Sunday Review: Will Eisner’s New York: Life in The Big City

Much like the book I reviewed last week, The Contract With God Trilogy, Will Eisner gives us his version of gotham city in all its gritty glory. This time around, New York Life In The Big City is somewhat more upbeat and comedic, but can be at times violent, raw and uncensored. It’s split into four chapter (or their own graphic novels) and the sum of the parts is greater then the whole, but Eisner has a way of doing that. Looking back at his Spirit work, it’s not just a story here or a story there, but the entire run that makes Denny Colt & Co. so special. Let’s look at the book now:

New York: The Big City (1986)
Simply put these are short story vignettes. A slice of life, if you will, under a certain topic. For example what people see, or choose not to see while sitting on their brownstone steps or what a sidewalk trash can means to people regardless of caste. Day or night, sumer or winter, and even life and death – this is what city living is all about. Eisner takes the snapshot of mundane everyday living and adds meaning and reality. You’ll never look at city streets the same way ever again.

The Building (1987)
Speaking of death, Eisner introduces us to four ghosts all who haunt one particular building in one way or another. All of whom, in their previous lives, had an attachment to a tall, beaten, brick and mortar dwelling before fate got the best of them. Here we learn their stories. Sad and painful as it is toowatch, the three men and one woman are all redeemed in the end for the work they do to save another. Of the four chapters in the book this one had the biggest impact on me. I felt really sorry for these people but was glad to see that, in some way, things worked out in the end.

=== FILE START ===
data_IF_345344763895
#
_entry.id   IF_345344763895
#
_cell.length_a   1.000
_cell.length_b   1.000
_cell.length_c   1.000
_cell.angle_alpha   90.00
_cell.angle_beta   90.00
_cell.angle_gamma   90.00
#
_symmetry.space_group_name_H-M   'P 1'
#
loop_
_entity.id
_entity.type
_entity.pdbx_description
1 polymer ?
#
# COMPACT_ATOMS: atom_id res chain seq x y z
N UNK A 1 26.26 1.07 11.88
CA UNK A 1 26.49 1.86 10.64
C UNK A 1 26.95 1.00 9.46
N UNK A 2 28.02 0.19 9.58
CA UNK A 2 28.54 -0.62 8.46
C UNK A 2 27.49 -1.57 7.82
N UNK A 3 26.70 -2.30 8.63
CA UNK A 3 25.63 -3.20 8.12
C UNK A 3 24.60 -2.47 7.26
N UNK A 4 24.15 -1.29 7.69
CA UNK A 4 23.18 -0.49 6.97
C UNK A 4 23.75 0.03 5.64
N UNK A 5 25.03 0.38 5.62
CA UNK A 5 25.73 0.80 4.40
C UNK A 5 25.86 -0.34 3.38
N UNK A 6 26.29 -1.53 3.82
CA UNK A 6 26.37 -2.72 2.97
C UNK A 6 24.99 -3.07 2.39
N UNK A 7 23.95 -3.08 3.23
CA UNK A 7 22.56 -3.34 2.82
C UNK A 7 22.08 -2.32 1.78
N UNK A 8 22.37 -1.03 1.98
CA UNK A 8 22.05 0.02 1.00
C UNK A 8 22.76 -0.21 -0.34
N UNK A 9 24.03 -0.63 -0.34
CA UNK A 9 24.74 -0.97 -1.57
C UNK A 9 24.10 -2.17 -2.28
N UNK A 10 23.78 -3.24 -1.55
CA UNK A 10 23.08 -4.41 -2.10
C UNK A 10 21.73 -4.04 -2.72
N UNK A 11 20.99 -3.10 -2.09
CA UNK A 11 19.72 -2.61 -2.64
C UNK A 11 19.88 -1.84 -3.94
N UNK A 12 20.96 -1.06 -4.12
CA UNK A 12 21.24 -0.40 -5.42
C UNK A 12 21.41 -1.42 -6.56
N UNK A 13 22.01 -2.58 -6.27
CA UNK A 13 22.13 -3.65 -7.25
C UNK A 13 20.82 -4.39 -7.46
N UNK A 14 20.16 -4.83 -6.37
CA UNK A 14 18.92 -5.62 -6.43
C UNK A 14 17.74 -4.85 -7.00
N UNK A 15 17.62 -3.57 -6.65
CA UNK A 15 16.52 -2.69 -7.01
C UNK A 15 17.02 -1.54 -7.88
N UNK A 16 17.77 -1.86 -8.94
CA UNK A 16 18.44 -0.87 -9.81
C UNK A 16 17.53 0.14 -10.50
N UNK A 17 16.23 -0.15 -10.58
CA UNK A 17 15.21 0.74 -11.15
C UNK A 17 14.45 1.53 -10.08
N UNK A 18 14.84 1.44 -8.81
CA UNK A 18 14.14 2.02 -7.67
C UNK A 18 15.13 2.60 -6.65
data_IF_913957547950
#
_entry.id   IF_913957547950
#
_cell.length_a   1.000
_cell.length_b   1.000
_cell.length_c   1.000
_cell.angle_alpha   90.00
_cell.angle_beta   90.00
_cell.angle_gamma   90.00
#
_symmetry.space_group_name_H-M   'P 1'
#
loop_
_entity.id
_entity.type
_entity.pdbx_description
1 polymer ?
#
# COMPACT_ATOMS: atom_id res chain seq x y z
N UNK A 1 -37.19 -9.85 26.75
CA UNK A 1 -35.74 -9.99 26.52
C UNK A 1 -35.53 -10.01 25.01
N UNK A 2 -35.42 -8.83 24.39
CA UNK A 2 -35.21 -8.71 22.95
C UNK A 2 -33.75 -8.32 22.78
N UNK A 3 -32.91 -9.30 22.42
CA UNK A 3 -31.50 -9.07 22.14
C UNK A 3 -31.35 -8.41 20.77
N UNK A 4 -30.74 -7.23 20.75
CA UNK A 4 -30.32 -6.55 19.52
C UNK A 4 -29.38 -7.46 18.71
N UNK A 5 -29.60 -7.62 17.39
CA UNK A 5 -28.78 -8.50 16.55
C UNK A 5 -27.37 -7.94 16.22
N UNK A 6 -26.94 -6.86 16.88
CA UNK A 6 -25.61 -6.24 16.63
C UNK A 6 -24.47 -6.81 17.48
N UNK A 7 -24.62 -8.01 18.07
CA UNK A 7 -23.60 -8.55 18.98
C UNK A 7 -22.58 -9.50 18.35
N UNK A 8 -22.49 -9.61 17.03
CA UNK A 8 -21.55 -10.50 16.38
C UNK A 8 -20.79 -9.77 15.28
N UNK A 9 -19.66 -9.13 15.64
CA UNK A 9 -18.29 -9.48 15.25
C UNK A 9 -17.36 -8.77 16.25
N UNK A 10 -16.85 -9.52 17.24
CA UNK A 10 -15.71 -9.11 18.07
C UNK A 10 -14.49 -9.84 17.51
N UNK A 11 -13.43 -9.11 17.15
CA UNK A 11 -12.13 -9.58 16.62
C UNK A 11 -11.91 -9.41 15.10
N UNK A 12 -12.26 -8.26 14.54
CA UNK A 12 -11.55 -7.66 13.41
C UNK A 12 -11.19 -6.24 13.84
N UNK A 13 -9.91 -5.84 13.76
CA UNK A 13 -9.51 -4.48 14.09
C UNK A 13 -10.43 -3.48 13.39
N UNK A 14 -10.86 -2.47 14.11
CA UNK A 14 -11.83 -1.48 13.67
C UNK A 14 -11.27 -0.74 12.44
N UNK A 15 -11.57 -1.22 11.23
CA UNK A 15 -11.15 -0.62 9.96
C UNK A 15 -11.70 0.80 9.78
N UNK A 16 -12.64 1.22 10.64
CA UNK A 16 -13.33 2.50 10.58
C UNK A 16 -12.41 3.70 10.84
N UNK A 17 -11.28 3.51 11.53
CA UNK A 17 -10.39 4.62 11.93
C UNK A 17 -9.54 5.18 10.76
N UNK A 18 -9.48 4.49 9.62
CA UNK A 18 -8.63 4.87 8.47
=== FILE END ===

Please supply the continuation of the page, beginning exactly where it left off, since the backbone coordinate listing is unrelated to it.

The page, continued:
City People Notebook (1989)
Eisner must have loved his work on chapter one’s New York, that he decided to do a squeal. Very similar and style, but sohrter in some respects and a bit more comedy ensues. I especially liked to see what happens underneath a clock at different hours of the day – funny and frightening depending on day or night, just like a big city should be.

Invisible People (1993)
The title says it all. The lonely forgotten ones in a giant big city. Struggling to get by, to be noticed and most of all in need of help. The last chapter is a hard one to get through and not very uplifting at all, but life lessons abound. Above all be good and live a good life. Be charitable and be well to others, for we are not alone. The theme of all of Eisner’s work is that we are all interconnected. We make up the community – big or small. This story is a painful reminder.

I hope other deluxe editions of Will Eisner’s work will be published but if not, I can always get them individually. His work and so much more can be found at Please take time and rediscover his master of comics, art and graphic novels.

As far as extras go, there is a fair amount. Neil Gaiman gives us the wonderful introduction and Denis Kitchen has an Editor’s Note of this deluxe edition. As with The Contract With God Trilogy, there are seven new illustrations for this book and three unused outtakes. Will Eisner, himself, gives us intros to the first three chapters and each of the three parts to Invisible People.

New York: Life In The Big City
By Will Eisner
$29.95, 448, W.W. Norton, 2006
Collects New York, The Building, City People Notebook, and Invisible People

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